I really don’t know, but I am trying to justify it for him.

Gonzales, meanwhile, has some major-league experience this year. It might be an experience he wants to forget though – lasting 3.1 innings, giving up five earned runs and three home run balls when he pitched for the Cardinals. At triple-A, however, he pitched well this year, going 6-4 in 11 starts with a 2.90 ERA for Memphis. In his one start for Tacoma, he went six innings and gave up three runs.

I get it that the Mariners need pitching depth and Gonzales can start or come out of the bullpen, I just don’t know if trading a power hitter who is three years younger for Gonzales was the best move. It will end up being one of those ‘wait and see’ trades, I guess. Until we see how it turns out, I am proceeding with skepticism.

Keep in mind the Cardinals system produces outfield talent so quickly, they resemble a Chinese manufacturing plant. This year alone, Tommy Pham, Randal Grichuk, Stephen Piscotty and most recently Harrison Bader, who doubled and scored the walk-off run Tuesday night, have all come from the Cardinals minor-league system. There’s also former Cardinals outfielders Colby Rasmus and that Albert Pujols guy – who came up at as a third baseman but started his career in the outfield.

Tyler O’Neill will be next… I’m not saying Gonzales won’t be worth it – just saying O’Neill will be better.

BACK TO KYLE LEWIS

Sorry, I got super distracted. I have been pretty hot about the O’Neill trade, so I needed to get that out of my system.

Anyways, Lewis will be a fun one to watch over the next two years in the minor leagues. The bottom line is he will need to stay healthy and will the knee injury hinder his speed at all? That could be a huge factor.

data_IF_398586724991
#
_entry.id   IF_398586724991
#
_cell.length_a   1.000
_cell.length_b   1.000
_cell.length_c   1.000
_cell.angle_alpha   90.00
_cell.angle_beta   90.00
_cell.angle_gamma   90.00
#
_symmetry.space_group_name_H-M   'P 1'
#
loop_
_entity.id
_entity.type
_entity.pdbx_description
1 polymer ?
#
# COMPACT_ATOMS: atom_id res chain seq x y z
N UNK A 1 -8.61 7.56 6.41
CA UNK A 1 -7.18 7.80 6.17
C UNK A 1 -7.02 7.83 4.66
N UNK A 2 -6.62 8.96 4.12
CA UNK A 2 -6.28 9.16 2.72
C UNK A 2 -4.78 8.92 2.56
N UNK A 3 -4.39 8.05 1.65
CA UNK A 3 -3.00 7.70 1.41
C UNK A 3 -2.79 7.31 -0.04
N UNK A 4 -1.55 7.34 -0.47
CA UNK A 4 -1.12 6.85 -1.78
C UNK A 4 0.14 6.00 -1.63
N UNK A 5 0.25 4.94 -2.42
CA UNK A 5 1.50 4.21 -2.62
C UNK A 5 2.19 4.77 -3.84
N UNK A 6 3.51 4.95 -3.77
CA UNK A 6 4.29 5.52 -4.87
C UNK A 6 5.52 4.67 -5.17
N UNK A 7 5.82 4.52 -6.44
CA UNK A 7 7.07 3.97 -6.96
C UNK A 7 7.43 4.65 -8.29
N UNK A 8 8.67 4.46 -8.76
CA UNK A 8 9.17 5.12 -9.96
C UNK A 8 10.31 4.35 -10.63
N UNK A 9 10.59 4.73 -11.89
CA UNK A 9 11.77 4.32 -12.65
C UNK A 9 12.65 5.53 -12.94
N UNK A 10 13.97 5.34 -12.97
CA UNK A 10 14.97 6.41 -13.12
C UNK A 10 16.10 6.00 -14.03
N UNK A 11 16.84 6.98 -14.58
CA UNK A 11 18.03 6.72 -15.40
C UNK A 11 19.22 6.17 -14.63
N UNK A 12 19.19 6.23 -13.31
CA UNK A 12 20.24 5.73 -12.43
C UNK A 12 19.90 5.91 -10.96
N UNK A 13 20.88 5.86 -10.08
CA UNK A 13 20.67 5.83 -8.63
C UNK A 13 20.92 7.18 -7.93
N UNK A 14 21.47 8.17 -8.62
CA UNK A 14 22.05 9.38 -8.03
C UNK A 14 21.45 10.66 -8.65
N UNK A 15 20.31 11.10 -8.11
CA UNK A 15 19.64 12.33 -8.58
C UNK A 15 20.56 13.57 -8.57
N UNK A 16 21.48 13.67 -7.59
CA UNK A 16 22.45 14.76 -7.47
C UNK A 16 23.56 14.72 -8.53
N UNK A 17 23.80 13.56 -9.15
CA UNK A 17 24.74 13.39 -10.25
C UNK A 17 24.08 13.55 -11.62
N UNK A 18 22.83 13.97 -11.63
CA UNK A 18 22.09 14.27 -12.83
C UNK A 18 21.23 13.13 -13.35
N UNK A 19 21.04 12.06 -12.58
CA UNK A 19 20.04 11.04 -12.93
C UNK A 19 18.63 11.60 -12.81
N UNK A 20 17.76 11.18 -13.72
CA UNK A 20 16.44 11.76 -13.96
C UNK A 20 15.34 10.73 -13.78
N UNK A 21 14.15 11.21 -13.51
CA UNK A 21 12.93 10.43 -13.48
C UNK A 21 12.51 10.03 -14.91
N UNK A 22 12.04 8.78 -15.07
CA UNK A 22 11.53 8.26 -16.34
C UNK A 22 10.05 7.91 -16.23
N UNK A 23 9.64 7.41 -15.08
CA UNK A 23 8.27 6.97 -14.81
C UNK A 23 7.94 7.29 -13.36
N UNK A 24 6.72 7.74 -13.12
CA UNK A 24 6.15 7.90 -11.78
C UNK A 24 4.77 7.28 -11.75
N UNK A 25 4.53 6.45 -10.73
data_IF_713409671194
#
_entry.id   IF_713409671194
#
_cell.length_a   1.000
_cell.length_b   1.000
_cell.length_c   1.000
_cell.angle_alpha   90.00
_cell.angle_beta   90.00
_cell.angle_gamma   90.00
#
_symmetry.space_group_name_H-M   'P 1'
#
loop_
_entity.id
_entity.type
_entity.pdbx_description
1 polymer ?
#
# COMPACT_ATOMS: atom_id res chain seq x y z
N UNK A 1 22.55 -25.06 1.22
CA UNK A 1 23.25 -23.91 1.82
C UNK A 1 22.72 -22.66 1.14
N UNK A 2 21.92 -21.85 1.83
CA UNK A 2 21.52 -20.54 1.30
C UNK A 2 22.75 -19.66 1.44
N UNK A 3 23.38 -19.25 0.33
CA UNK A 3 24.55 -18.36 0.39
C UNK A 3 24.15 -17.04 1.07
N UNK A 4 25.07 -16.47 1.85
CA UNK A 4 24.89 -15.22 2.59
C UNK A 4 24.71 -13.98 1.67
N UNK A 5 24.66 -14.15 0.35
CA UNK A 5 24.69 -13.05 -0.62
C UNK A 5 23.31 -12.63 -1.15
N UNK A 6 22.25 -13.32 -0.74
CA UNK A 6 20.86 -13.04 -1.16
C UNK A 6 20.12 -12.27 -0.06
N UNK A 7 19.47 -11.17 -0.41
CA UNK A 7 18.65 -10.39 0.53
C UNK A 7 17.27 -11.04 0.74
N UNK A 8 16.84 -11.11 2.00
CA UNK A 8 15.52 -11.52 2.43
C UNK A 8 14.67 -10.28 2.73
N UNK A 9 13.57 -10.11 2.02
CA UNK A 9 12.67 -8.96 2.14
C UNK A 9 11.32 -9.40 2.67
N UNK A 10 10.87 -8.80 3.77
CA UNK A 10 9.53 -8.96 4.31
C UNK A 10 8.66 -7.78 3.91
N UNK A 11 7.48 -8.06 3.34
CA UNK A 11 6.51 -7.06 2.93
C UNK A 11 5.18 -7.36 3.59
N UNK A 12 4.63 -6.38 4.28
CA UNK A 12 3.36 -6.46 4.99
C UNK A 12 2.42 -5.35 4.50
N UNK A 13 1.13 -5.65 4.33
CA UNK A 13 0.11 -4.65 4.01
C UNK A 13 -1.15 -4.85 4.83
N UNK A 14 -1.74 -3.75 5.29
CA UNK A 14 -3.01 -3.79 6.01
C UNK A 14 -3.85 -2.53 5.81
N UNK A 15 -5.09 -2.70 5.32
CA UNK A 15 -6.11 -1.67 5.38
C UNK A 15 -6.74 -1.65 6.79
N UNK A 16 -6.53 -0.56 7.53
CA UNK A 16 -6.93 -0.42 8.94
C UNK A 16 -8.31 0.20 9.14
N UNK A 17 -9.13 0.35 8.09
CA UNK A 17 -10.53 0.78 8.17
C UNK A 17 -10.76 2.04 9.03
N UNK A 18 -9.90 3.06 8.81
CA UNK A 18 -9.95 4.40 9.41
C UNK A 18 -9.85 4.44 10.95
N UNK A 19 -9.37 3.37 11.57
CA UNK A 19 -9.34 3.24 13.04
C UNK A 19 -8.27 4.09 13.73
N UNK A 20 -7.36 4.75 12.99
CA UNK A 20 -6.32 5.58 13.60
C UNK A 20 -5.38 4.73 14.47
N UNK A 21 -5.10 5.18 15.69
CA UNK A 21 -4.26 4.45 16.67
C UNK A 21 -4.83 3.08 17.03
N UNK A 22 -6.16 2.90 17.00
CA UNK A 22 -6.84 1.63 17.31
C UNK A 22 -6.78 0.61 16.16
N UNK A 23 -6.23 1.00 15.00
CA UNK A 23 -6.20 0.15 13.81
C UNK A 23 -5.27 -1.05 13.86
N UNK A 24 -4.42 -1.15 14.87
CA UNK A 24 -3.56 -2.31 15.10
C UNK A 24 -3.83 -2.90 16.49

The former Golden Spikes award winner in 2016 was drafted 11th overall by the Mariners and immediately jumped to the top of their organizational top prospects list. The Golden Spikes Award is given to the top, amateur baseball player in the country, so winning it in 2016 is nothing to scoff at.

Lewis is the real deal (when healthy).

To put it into perspective, other recent winners of this prestigious award include Andrew Benintendi of the Red Sox (2015), A.J. Reed of Houston (2014) and highly-touted Brendan McKay out of Louisville in 2017.

Lewis a big presence at 6-foot-4 and 210 pounds. Since he’s only 22-years old he will likely fill out that frame and add some muscle. He can hit for power and he can hit for average.

The big question remains: How is the rebuilt ACL going to heal and will that set back his development further? We shall see.

FINAL WORD

The Mariners’ farm system is fairly weak – to be polite, making not only Kyle Lewis more valuable to the team than most No. 1 organizational prospects, but it also limits what kind of pitching additions the M’s can make before Monday’s trade deadline.

Taking the first two games against Boston has been refreshing and maybe Seattle can make a playoff push without landing a top-level, pitching talent.

Enjoy the rest of your week, readers. Go Mariners!

O.J. parole hearing: Did Simpson make amends or make excuses?

O.J. parole hearing: Did Simpson make amends or make excuses?

After watching the O.J. Simpson parole hearing Thursday morning, a few reactions:

  • I think there was a clear reason why Simpson was originally sentenced to 9-33 years for burglary -- an uncommonly long penalty for such a crime. You can talk all you want about how his previous murder trial had nothing to do with this crime, but I don't believe that. In spite of denials, I believe the judge in that case delivered a verdict meant to keep Simpson behind bars for as long as possible -- partly due to his escape from the double-murder charge. Remember, the most notorious gangster in our country's history, Al Capone, was finally sent up the river for tax evasion -- not for any of his more heinous crimes. Sometimes justice gets a second chance.
  • When Simpson's eldest daughter told the parole board about how much her family has gone through, I cringed. I can't imagine the Goldmans' reaction.
  • Simpson still owes the Goldmans $33 million as the result of the civil case, which Simpson lost. He lives in Florida in order to preserve his personal wealth ... and not pay the debt.
  • After watching the car chase, the trial and all the documentaries about the murders, I have a hard time believing Simpson isn't a hardcore sociopath.
  • Simpson told the parole board he has lived a "conflict-free" life. Is he that delusional?